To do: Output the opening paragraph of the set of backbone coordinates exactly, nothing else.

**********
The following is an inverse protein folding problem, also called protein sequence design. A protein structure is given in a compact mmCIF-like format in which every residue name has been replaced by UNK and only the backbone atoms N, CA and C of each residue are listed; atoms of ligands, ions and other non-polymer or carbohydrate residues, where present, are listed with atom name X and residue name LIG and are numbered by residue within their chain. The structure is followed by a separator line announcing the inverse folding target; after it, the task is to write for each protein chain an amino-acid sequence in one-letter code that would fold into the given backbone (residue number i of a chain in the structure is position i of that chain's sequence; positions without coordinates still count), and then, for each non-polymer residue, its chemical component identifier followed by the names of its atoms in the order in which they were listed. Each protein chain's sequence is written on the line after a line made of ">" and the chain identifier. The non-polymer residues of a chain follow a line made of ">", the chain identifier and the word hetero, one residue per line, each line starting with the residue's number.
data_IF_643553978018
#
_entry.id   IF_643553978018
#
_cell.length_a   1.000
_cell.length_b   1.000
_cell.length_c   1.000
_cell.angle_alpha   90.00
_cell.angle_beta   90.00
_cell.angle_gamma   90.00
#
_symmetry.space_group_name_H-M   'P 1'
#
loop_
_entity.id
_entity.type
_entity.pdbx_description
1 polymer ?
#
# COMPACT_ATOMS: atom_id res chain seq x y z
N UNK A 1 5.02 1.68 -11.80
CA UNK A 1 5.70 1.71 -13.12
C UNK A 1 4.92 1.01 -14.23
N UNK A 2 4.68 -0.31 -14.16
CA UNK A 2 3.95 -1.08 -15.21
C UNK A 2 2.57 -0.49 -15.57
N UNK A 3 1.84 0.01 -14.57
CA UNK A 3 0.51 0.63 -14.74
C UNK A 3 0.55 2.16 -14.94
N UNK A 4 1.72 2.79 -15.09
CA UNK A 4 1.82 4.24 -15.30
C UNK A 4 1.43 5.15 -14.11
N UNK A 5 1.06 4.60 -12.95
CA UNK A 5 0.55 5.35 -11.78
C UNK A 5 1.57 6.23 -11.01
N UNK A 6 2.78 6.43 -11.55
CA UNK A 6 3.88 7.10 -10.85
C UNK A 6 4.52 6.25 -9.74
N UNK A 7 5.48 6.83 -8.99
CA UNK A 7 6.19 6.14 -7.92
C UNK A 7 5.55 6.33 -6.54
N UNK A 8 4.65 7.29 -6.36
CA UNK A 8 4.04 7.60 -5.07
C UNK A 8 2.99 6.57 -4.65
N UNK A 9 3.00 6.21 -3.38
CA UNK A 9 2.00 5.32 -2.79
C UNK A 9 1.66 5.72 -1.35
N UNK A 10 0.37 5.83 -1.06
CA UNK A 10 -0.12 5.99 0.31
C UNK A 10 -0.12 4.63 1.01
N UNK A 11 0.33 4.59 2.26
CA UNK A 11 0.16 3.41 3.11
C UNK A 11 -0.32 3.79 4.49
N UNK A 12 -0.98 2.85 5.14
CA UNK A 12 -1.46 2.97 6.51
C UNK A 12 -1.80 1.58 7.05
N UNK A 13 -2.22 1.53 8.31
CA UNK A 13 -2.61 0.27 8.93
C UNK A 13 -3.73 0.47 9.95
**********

The following is an inverse protein folding problem, also called protein sequence design. A protein structure is given in a compact mmCIF-like format in which every residue name has been replaced by UNK and only the backbone atoms N, CA and C of each residue are listed; atoms of ligands, ions and other non-polymer or carbohydrate residues, where present, are listed with atom name X and residue name LIG and are numbered by residue within their chain. The structure is followed by a separator line announcing the inverse folding target; after it, the task is to write for each protein chain an amino-acid sequence in one-letter code that would fold into the given backbone (residue number i of a chain in the structure is position i of that chain's sequence; positions without coordinates still count), and then, for each non-polymer residue, its chemical component identifier followed by the names of its atoms in the order in which they were listed. Each protein chain's sequence is written on the line after a line made of ">" and the chain identifier. The non-polymer residues of a chain follow a line made of ">", the chain identifier and the word hetero, one residue per line, each line starting with the residue's number.